So here’s what I propose. If you’re really interested in finding out what ails you, don’t “Google” a diagnosis. The symptoms my “prospective” client noted can be caused by any type of problem, especially those that are inflammation-related. An anti-inflammatory diet might be a good idea … you can “Google” that, but it’s just common sense … more fruits and vegetables, especially colorful ones, more whole (not white, refined) grain products, more beans, more nuts, more healthy fats, such as coconut, olive, and other unrefined oils, avocado, and butter (the thoughts about fats are trending now toward traditional ones), and more fish.
And less processed and fast foods, especially those high in fat and sugar. One of the nurses I was working with just yesterday stood at the nurse’s station holding a Cup o’ Noodles and eating from a bag of chips. And I have to say that this is the norm rather than the exception. Hey, I know that these things are convenient. But making a salad takes just five minutes more in my house. Reducing inflammation really starts with diet … especially now in our fast-food, faster-choice times.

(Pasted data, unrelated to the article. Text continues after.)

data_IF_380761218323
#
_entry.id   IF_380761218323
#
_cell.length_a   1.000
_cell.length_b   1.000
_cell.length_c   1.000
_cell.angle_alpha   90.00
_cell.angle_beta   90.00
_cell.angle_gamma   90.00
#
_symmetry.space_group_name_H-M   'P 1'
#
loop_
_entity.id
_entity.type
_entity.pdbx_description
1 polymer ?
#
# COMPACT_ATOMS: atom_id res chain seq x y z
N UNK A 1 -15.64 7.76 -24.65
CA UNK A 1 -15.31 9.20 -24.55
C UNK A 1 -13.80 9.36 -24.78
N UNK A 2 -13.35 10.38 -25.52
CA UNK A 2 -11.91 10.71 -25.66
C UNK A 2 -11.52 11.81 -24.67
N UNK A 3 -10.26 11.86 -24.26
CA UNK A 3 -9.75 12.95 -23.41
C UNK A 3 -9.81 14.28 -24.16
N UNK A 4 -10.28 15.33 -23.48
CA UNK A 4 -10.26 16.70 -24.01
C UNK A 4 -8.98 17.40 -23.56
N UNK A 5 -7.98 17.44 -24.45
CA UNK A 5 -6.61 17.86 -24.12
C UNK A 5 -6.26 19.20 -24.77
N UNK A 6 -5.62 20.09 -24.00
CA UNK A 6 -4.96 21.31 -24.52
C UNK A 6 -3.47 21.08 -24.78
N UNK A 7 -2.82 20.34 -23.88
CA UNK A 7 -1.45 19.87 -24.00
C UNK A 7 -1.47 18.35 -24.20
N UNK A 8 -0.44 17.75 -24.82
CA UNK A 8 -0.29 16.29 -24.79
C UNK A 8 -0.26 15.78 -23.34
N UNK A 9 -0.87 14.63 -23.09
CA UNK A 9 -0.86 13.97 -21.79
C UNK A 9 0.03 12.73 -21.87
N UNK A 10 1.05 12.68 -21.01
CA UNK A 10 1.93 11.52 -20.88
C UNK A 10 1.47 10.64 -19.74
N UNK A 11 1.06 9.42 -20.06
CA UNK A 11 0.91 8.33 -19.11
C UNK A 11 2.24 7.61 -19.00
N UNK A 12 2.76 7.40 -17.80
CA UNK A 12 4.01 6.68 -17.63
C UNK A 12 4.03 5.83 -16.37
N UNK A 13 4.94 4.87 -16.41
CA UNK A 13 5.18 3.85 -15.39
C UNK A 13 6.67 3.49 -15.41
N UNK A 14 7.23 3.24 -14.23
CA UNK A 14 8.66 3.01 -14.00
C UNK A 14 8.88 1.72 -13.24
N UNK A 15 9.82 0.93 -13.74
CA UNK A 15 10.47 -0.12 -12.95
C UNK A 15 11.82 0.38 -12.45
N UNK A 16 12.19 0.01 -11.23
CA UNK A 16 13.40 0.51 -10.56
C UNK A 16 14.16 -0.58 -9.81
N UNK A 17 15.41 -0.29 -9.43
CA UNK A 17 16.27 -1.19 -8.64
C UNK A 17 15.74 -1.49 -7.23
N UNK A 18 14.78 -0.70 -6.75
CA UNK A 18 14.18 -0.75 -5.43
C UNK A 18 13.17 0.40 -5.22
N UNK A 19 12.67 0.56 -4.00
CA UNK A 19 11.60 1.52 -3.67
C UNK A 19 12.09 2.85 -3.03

But … if an anti-inflammatory diet doesn’t make you feel better, don’t just reach for a diagnosis (although I’d never advise you not to see your doctor first). Instead, do food sensitivity testing. Identifying sensitive foods and then systematically avoiding them can go a long way to reducing inflammation.
Here’s just one of the thousands of testimonials we LEAP people get … from someone with Multiple Sclerosis, which is thought to perhaps be an autoimmune disease … a condition in which your immune system “goes awry” and attacks your own cells as if they were foreign invaders. Guess what … autoimmune diseases, which are on the rise, are also partially caused by inflammation. I was incredibly impressed when one of my LEAP colleagues wrote this about one of her patients … one that she was scared to take on because of her radical diagnosis (I’ve abbreviated and rewritten parts of this to make it my own) …